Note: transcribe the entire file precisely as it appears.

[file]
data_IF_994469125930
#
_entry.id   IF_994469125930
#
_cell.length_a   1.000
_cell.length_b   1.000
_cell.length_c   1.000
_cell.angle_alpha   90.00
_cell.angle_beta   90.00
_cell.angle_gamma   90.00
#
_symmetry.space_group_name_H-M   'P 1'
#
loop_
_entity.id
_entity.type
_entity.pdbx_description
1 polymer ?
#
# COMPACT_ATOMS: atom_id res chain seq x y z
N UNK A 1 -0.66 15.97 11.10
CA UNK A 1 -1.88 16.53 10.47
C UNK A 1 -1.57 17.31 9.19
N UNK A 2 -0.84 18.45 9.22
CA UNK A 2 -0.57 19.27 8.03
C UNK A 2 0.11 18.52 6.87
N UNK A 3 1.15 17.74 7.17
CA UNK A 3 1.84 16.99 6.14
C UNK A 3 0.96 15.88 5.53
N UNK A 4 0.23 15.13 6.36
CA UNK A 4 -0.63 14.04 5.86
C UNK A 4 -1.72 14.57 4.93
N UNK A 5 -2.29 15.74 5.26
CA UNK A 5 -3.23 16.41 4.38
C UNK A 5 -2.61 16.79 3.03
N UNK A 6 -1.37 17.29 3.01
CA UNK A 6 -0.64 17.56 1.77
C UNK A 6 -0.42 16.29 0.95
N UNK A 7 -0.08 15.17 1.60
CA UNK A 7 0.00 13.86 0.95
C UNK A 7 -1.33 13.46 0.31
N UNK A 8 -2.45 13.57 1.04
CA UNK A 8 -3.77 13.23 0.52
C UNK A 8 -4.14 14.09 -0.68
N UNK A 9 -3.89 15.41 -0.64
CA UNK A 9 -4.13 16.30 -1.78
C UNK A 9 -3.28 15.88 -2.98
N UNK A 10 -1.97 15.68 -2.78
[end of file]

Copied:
data_IF_994469125930
#
_entry.id   IF_994469125930
#
_cell.length_a   1.000
_cell.length_b   1.000
_cell.length_c   1.000
_cell.angle_alpha   90.00
_cell.angle_beta   90.00
_cell.angle_gamma   90.00
#
_symmetry.space_group_name_H-M   'P 1'
#
loop_
_entity.id
_entity.type
_entity.pdbx_description
1 polymer ?
#
# COMPACT_ATOMS: atom_id res chain seq x y z
N UNK A 1 -0.66 15.97 11.10
CA UNK A 1 -1.88 16.53 10.47
C UNK A 1 -1.57 17.31 9.19
N UNK A 2 -0.84 18.45 9.22
CA UNK A 2 -0.57 19.27 8.03
C UNK A 2 0.11 18.52 6.87
N UNK A 3 1.15 17.74 7.17
CA UNK A 3 1.84 16.99 6.14
C UNK A 3 0.96 15.88 5.53
N UNK A 4 0.23 15.13 6.36
CA UNK A 4 -0.63 14.04 5.86
C UNK A 4 -1.72 14.57 4.93
N UNK A 5 -2.29 15.74 5.26
CA UNK A 5 -3.23 16.41 4.38
C UNK A 5 -2.61 16.79 3.03
N UNK A 6 -1.37 17.29 3.01
CA UNK A 6 -0.64 17.56 1.77
C UNK A 6 -0.42 16.29 0.95
N UNK A 7 -0.08 15.17 1.60
CA UNK A 7 0.00 13.86 0.95
C UNK A 7 -1.33 13.46 0.31
N UNK A 8 -2.45 13.57 1.04
CA UNK A 8 -3.77 13.23 0.52
C UNK A 8 -4.14 14.09 -0.68
N UNK A 9 -3.89 15.41 -0.64
CA UNK A 9 -4.13 16.30 -1.78
C UNK A 9 -3.28 15.88 -2.98
N UNK A 10 -1.97 15.68 -2.78